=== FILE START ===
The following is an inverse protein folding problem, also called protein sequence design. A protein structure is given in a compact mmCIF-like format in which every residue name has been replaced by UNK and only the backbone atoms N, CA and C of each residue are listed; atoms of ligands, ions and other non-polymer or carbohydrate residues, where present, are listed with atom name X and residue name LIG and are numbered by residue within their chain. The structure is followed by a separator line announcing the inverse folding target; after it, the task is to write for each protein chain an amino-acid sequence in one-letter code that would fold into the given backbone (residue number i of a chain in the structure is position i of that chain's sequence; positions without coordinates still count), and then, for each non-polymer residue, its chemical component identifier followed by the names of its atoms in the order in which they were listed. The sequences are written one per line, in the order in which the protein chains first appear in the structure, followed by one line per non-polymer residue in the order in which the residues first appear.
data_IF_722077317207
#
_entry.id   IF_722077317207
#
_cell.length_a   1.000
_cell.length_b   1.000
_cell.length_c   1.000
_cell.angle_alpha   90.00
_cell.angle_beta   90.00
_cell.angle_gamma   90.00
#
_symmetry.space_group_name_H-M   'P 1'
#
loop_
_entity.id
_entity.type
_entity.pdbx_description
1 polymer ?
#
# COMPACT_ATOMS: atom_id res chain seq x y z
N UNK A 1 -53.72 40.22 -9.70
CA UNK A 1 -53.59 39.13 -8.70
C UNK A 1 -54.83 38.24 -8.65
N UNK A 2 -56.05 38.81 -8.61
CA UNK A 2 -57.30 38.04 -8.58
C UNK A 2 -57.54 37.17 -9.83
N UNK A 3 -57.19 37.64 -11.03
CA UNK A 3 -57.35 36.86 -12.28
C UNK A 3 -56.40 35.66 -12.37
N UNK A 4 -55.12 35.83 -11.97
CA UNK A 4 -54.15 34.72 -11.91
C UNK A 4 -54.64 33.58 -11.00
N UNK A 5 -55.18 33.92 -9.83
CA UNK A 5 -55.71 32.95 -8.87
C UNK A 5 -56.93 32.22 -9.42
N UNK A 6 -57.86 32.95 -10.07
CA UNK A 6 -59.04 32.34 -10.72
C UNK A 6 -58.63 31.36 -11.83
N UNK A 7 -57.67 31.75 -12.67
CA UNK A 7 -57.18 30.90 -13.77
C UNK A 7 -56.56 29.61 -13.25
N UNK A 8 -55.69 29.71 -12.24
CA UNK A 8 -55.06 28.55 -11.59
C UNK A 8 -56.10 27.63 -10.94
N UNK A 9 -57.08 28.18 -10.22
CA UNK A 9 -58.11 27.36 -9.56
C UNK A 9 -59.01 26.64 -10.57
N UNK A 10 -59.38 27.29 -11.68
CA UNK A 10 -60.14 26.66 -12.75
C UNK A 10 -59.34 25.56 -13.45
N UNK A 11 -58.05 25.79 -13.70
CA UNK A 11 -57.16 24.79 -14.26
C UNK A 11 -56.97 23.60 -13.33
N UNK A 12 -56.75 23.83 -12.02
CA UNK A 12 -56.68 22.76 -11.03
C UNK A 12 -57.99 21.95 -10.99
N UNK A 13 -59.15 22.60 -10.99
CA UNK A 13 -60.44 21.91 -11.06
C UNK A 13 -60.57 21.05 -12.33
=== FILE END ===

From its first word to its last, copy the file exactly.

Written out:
The following is an inverse protein folding problem, also called protein sequence design. A protein structure is given in a compact mmCIF-like format in which every residue name has been replaced by UNK and only the backbone atoms N, CA and C of each residue are listed; atoms of ligands, ions and other non-polymer or carbohydrate residues, where present, are listed with atom name X and residue name LIG and are numbered by residue within their chain. The structure is followed by a separator line announcing the inverse folding target; after it, the task is to write for each protein chain an amino-acid sequence in one-letter code that would fold into the given backbone (residue number i of a chain in the structure is position i of that chain's sequence; positions without coordinates still count), and then, for each non-polymer residue, its chemical component identifier followed by the names of its atoms in the order in which they were listed. The sequences are written one per line, in the order in which the protein chains first appear in the structure, followed by one line per non-polymer residue in the order in which the residues first appear.
data_IF_722077317207
#
_entry.id   IF_722077317207
#
_cell.length_a   1.000
_cell.length_b   1.000
_cell.length_c   1.000
_cell.angle_alpha   90.00
_cell.angle_beta   90.00
_cell.angle_gamma   90.00
#
_symmetry.space_group_name_H-M   'P 1'
#
loop_
_entity.id
_entity.type
_entity.pdbx_description
1 polymer ?
#
# COMPACT_ATOMS: atom_id res chain seq x y z
N UNK A 1 -53.72 40.22 -9.70
CA UNK A 1 -53.59 39.13 -8.70
C UNK A 1 -54.83 38.24 -8.65
N UNK A 2 -56.05 38.81 -8.61
CA UNK A 2 -57.30 38.04 -8.58
C UNK A 2 -57.54 37.17 -9.83
N UNK A 3 -57.19 37.64 -11.03
CA UNK A 3 -57.35 36.86 -12.28
C UNK A 3 -56.40 35.66 -12.37
N UNK A 4 -55.12 35.83 -11.97
CA UNK A 4 -54.15 34.72 -11.91
C UNK A 4 -54.64 33.58 -11.00
N UNK A 5 -55.18 33.92 -9.83
CA UNK A 5 -55.71 32.95 -8.87
C UNK A 5 -56.93 32.22 -9.42
N UNK A 6 -57.86 32.95 -10.07
CA UNK A 6 -59.04 32.34 -10.72
C UNK A 6 -58.63 31.36 -11.83
N UNK A 7 -57.67 31.75 -12.67
CA UNK A 7 -57.18 30.90 -13.77
C UNK A 7 -56.56 29.61 -13.25
N UNK A 8 -55.69 29.71 -12.24
CA UNK A 8 -55.06 28.55 -11.59
C UNK A 8 -56.10 27.63 -10.94
N UNK A 9 -57.08 28.18 -10.22
CA UNK A 9 -58.11 27.36 -9.56
C UNK A 9 -59.01 26.64 -10.57
N UNK A 10 -59.38 27.29 -11.68
CA UNK A 10 -60.14 26.66 -12.75
C UNK A 10 -59.34 25.56 -13.45
N UNK A 11 -58.05 25.79 -13.70
CA UNK A 11 -57.16 24.79 -14.26
C UNK A 11 -56.97 23.60 -13.33
N UNK A 12 -56.75 23.83 -12.02
CA UNK A 12 -56.68 22.76 -11.03
C UNK A 12 -57.99 21.95 -10.99
N UNK A 13 -59.15 22.60 -10.99
CA UNK A 13 -60.44 21.91 -11.06
C UNK A 13 -60.57 21.05 -12.33